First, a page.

Mihaela Noroc, 31, is a very unique kind of cartographer. The Bucharest-based photographer has set out to map “the diversity of our planet,” by creating portraits of women from a wide range of countries. Noroc calls the project The Atlas of Beauty, and Women in the World has previously covered her work when she shared images taken in India and North Korea.
In a new profile by The Wall Street Journal, Noroc explained how a 2013 trip to Ethiopia was a transformational experience — a moment in which she realized how she could combine her passions for travel and photography, and make a statement about the disparities in the lives of women, both within and between countries. “My aim is to have a message about tolerance and to change the way that women are portrayed in the last 30 years in the media,” she told the WSJ, observing that while women in Europe and the U.S. enjoy relatively equal rights with men, “in other parts of the world, the inequality is heartbreaking.”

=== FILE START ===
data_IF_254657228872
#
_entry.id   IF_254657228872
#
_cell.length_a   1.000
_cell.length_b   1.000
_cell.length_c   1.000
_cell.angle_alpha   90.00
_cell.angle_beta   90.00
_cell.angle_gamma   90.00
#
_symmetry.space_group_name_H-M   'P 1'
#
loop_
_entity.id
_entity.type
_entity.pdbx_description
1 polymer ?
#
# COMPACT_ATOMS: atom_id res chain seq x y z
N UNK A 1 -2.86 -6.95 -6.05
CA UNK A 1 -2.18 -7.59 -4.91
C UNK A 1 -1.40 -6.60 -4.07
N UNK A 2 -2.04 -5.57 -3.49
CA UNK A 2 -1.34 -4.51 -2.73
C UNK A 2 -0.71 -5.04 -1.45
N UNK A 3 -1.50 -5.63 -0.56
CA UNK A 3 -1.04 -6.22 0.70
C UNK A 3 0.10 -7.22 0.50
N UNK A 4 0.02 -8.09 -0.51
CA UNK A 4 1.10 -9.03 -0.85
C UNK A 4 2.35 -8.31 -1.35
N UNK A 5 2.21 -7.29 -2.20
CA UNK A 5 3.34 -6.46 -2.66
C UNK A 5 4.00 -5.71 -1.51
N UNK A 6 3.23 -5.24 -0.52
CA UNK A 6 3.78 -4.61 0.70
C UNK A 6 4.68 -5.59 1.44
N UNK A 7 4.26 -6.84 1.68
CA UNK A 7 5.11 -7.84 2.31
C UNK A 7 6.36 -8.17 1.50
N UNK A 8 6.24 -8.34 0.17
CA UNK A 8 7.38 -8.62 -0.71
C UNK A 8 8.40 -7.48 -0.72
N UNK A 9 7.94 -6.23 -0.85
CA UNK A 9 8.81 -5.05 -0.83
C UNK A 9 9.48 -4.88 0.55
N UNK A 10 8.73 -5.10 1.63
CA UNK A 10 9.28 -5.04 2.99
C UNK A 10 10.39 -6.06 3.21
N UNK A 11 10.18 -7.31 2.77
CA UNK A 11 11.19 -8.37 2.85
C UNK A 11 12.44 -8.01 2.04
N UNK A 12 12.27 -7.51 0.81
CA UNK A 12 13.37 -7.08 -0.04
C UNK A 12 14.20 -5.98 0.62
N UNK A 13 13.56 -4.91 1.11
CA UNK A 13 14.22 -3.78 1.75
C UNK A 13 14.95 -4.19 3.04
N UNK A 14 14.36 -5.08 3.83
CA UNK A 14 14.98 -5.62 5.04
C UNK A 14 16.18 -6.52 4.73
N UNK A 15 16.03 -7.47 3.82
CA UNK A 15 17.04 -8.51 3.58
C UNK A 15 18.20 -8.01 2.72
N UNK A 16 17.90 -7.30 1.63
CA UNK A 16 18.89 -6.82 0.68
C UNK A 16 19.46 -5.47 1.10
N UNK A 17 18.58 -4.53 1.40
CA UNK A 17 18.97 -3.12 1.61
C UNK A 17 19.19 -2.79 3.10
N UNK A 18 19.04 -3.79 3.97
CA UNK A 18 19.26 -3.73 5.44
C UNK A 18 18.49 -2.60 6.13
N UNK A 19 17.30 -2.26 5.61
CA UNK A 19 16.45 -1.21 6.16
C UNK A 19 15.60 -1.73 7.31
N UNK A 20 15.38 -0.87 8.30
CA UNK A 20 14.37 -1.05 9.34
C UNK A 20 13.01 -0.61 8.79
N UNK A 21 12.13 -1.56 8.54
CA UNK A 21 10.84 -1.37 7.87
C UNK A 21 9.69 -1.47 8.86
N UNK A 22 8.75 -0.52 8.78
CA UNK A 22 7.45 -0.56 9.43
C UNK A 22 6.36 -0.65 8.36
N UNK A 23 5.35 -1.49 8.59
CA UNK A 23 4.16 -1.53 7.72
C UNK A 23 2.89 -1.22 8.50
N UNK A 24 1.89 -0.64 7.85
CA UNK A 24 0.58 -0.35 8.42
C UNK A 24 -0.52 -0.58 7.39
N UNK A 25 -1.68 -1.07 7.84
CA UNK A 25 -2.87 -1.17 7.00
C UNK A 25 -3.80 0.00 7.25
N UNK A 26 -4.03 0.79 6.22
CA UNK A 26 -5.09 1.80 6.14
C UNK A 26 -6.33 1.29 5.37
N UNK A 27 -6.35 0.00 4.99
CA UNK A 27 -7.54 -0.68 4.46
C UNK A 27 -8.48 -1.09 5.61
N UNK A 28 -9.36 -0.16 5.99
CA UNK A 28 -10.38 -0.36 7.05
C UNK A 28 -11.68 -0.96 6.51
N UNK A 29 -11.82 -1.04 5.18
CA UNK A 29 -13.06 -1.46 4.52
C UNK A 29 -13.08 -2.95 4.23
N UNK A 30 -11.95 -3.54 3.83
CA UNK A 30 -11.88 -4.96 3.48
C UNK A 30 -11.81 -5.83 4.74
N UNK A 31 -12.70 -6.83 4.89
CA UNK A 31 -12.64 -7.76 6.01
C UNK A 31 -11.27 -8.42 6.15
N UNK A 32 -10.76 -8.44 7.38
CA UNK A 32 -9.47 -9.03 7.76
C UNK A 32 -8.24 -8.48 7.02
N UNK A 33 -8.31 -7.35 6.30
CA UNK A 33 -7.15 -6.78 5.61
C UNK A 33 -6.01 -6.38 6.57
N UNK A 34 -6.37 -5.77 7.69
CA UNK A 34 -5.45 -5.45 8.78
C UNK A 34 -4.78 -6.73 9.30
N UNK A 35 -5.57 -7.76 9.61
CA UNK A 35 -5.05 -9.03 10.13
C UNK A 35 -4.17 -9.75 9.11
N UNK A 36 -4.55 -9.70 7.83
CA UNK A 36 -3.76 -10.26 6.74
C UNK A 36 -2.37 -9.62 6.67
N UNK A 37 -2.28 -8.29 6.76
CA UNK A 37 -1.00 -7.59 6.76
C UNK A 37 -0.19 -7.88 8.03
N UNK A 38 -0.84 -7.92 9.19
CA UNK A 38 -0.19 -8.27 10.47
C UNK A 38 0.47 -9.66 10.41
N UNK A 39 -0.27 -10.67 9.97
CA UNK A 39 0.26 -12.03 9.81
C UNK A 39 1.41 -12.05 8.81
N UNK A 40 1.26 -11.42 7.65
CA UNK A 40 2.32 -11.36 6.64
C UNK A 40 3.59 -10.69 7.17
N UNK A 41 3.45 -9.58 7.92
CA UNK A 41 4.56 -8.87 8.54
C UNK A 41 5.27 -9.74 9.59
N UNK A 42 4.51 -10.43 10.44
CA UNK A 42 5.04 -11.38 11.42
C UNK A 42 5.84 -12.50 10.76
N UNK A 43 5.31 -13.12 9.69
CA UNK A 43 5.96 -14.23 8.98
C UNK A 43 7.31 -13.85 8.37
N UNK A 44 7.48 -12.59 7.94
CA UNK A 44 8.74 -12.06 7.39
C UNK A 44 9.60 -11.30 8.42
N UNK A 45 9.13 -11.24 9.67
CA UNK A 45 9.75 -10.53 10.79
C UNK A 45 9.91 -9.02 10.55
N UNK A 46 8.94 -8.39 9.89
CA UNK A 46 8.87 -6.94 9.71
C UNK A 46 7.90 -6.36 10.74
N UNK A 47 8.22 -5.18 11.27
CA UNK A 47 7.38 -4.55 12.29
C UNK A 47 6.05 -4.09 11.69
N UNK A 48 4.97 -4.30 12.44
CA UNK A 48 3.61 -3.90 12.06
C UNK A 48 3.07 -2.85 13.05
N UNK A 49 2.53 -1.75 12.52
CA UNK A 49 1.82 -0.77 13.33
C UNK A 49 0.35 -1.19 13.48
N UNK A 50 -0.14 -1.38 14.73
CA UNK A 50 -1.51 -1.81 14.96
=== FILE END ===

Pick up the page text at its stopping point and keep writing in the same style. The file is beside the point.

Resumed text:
India and Egypt were the most difficult locations to perform her work, she said — in the latter, she was surrounded by an angry group of men and threatened because she was photographing women. Sometimes her subjects need to seek permission from a husband or other male relative before their photos can be taken. To add to these difficulties, Noroc had a phobia she needed to face in order to fulfill her goals.
Read the full story at The Wall Street Journal.